Why Irish America owes much to departing president Mary McAleese
Her 9/11 response was among her finest moments in office
Now that she is stepping down from the presidency after 14 years, a major assessment of Mary McAleese’s time in office is underway.
In a fascinating article in the Irish Times, journalist Deaglan De Breadun examined her record.
“There are few politicians anywhere who could spend 14 years in office and end up more popular than when they started.” Is one of his conclusions – and we can hardly argue with that.
He listed the obvious highlight of the 14 years – the visit of Queen Elizabeth but I think her reception for Barack Obama just the week after was a beautifully choreographed moment too. De Breadun also noted the McAleese response to 9/11 as a major plus.
Her comments on RTE radio, unscripted right after the attacks were eloquent and deeply insightful.
It was not a time for platitudes and McAleese knew it.
She stated: “It’s a crime against the very foundations of all our humanity and our hearts . . . our response to that is and has to be to stand shoulder to shoulder with our American brothers and sisters.”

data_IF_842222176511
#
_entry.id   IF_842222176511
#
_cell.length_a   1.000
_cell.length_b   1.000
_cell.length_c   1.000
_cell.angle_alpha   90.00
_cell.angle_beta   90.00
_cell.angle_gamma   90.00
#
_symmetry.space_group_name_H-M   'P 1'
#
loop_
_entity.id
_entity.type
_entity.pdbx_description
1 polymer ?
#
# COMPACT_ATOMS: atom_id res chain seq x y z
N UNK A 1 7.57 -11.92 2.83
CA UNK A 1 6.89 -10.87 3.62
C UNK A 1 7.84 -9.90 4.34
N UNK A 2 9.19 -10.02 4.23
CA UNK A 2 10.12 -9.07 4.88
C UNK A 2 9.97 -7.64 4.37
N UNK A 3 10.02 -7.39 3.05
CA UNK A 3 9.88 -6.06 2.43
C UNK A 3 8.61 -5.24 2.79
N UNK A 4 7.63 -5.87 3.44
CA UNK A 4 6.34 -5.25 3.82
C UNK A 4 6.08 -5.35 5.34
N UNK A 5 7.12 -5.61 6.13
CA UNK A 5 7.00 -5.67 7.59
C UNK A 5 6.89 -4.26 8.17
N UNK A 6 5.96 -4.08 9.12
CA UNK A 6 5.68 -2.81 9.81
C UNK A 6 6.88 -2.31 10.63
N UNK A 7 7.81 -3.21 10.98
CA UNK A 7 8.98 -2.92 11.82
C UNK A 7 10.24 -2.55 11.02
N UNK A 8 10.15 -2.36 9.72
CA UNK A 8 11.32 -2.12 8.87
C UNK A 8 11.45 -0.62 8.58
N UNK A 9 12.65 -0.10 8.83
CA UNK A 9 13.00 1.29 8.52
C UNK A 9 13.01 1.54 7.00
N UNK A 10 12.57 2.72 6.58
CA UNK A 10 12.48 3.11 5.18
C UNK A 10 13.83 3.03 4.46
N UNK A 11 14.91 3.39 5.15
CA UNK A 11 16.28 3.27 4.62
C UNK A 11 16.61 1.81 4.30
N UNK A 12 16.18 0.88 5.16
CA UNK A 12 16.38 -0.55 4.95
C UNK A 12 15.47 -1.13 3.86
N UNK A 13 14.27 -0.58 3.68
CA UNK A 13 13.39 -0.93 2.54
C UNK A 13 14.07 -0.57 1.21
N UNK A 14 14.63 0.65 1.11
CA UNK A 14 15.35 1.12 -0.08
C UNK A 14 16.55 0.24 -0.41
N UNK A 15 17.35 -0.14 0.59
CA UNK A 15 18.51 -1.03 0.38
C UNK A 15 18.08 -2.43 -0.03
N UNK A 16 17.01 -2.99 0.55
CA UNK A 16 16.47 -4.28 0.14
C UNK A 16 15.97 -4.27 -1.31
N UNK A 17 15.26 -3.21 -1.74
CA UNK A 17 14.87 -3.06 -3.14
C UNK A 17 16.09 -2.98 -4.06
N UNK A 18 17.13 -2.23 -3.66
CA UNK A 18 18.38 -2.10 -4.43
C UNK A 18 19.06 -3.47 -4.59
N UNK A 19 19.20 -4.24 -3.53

McAleese had that feel and sense for the Irish abroad in a way that was clearly lacking among many other politicians back in Ireland who mouthed the platitudes but never understood it.
It was no surprise that 9/11 was still very much on her agenda when she came to New York in March 2002. In fact the best speech I have ever heard from an Irish politician, bar none, was when McAleese spoke at our sister publication, Irish America Magazine’s, event at the Plaza Hotel.
We had cancelled our usual Irish American of the Year celebration and instead went with a tribute to those who lost loved ones on 9/11.
It was clear to us that the city was still grieving after 9/11, none more so that the Irish in the fire and police services who lost so many on those torrid times.
We invited many of the grieving families who turned up in large numbers. The sense of loss, of bravery and courage in the face of such loss was palpable.
McAleese caught the moment brilliantly.
Here is what De Breadun wrote about the occasion. “She caught the public mood….at a function in the ballroom of New York’s Plaza Hotel, which was crowded with grieving relatives and friends of firefighters and police officers of Irish origin who had perished in the inferno at the World Trade Center.
An eyewitness to the occasion, organized by Irish America magazine, recalls the hurt and the anguish that hung like a dark mist over the crowd. McAleese rose to the occasion, reducing even seasoned fire officers and members of “New York’s finest” to tears with her words of comfort and her contention that their Irish forebears “would be proud of a modern generation who have known the easy times and comfort of prosperity but who, when tested, chose the hardest road of all”.
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